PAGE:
Frequently Asked Questions
Are you the right massage therapist for me? That’s a definite “maybe”! My specialty is deep tissue massage geared towards overuse injury prevention and/or chronic pain management. I tend to use medium to firm pressure, and I usually work with clients who want to walk away with some improvement in condition or symptoms. I do try to provide a peaceful environment, but if your main goal is relaxation with light to medium pressure, I recommend a massage studio or spa that specializes in Swedish/relaxation massage.
Do you sell monthly memberships? Nope. Come as often or as infrequently as you like, and I will charge you a reasonable and fair price every time. My goal is to give you a great massage that makes you want to come back regularly, not to punish you with higher prices if you can't. I sell discounted packages (6 massages for the price of 5) if you would like to take advantage of volume pricing. If you want help making massage a regular part of your schedule, I am also happy to set up a recurring appointment time for you at whatever interval works best. I trust my clients to know their bodies' needs and their scheduling realities better than anyone else.
Does massage therapy provide any genuine health benefits? Yes! Targeted deep tissue massage can help restore normal tone to muscles locked in a new or chronic imbalance, encourage healthy scar tissue formation, and facilitate healthy circulatory processes. Therefore, massage is an excellent treatment adjunct for conditions that originate with soft tissue dysfunction, such as IT band syndrome, piriformis syndrome, and thoracic outlet syndrome. More importantly, massage can help you avoid injury in the first place: if you engage in any repetitive activity that may involve imperfect posture–from running a marathon to using a mouse–regular massage can prevent the unevenness from turning into a problem by re-balancing muscle tension before it leads to an overuse pathology.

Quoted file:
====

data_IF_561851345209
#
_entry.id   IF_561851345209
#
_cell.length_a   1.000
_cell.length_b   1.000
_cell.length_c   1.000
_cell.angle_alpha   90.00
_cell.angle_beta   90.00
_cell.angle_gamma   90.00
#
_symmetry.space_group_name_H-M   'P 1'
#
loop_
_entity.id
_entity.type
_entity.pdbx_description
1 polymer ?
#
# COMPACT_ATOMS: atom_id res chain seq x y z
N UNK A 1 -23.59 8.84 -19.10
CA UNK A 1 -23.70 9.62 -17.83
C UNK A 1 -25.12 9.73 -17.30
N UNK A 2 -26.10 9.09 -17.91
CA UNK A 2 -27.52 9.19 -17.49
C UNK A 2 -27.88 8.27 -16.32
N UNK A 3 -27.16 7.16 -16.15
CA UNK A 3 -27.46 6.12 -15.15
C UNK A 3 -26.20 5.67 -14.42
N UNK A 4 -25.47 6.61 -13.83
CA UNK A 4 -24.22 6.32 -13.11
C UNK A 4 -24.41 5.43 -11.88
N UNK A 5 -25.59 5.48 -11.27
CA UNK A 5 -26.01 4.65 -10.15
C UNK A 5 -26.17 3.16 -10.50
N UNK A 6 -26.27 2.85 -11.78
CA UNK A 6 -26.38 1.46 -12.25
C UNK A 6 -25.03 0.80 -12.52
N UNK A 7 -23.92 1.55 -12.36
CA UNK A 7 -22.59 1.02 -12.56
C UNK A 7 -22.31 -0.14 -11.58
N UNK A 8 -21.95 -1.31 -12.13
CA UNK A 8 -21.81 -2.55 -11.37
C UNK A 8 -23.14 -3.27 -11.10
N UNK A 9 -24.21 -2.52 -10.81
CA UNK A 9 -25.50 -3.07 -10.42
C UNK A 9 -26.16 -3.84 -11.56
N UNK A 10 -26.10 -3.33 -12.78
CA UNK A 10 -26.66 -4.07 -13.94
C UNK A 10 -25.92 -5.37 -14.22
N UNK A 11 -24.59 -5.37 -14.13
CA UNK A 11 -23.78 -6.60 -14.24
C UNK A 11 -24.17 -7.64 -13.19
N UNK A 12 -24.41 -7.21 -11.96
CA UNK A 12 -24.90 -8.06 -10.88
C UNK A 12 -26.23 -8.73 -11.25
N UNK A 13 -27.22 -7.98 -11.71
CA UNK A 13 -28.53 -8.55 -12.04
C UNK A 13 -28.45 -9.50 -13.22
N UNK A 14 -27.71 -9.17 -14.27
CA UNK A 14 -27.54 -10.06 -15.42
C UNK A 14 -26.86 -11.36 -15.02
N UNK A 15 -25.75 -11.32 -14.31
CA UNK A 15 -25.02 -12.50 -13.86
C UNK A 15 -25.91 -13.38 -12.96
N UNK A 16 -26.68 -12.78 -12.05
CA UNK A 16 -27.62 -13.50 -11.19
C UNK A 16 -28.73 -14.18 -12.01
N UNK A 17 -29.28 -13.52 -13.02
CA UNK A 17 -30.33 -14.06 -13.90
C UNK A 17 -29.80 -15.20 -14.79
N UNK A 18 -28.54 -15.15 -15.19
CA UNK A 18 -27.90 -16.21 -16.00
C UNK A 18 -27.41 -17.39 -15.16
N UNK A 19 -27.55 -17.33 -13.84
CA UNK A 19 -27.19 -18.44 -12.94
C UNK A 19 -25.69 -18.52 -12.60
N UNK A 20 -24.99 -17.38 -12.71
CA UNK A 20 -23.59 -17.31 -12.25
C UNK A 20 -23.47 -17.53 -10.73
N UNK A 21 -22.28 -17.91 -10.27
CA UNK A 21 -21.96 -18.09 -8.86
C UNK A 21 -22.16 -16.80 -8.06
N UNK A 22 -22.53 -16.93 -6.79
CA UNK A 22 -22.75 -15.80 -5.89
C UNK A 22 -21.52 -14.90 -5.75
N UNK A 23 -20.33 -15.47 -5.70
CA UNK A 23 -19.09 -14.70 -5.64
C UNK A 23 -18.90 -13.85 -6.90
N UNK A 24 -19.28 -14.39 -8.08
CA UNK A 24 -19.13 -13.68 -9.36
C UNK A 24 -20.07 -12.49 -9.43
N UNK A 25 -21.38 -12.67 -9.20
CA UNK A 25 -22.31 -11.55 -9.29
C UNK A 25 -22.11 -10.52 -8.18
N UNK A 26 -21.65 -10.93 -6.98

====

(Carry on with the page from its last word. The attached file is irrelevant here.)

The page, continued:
What are the limits of massage? Muscles rarely develop chronic patterns of tension all by themselves. Rather, these patterns result from an underlying pathology, such as an injury or a poor postural habit. Massage can relieve the tension and give your body a chance to relearn a normal balance, but it cannot reverse the underlying injury or correct the posture. In other words, massage treats the symptoms, but not the cause, of your condition. Therefore, massage makes an excellent adjunct to physical therapy or posture re-training (e.g., working with a running coach to balance your stride), but it is not in itself a cure.
I’ve never had a massage before. What can I expect? You can expect that your comfort is paramount to me, and that I will preserve your modesty at all times. You will remain securely draped throughout your massage (covered completely with a sheet and blanket, except for the area I am working on). Also rest assured that a massage isn’t the same as a haircut-–though some clients enjoy chatting during a massage, most prefer to stay quiet and enjoy the “me time” (and staying quiet does in fact make it easier to get certain muscles to relax). Although I always do my best to check in regularly as to comfort and pressure preferences, I encourage you to speak up at any time I can be doing something better (more pressure, less pressure, etc.) It is your massage; please help me make it both effective and enjoyable for you!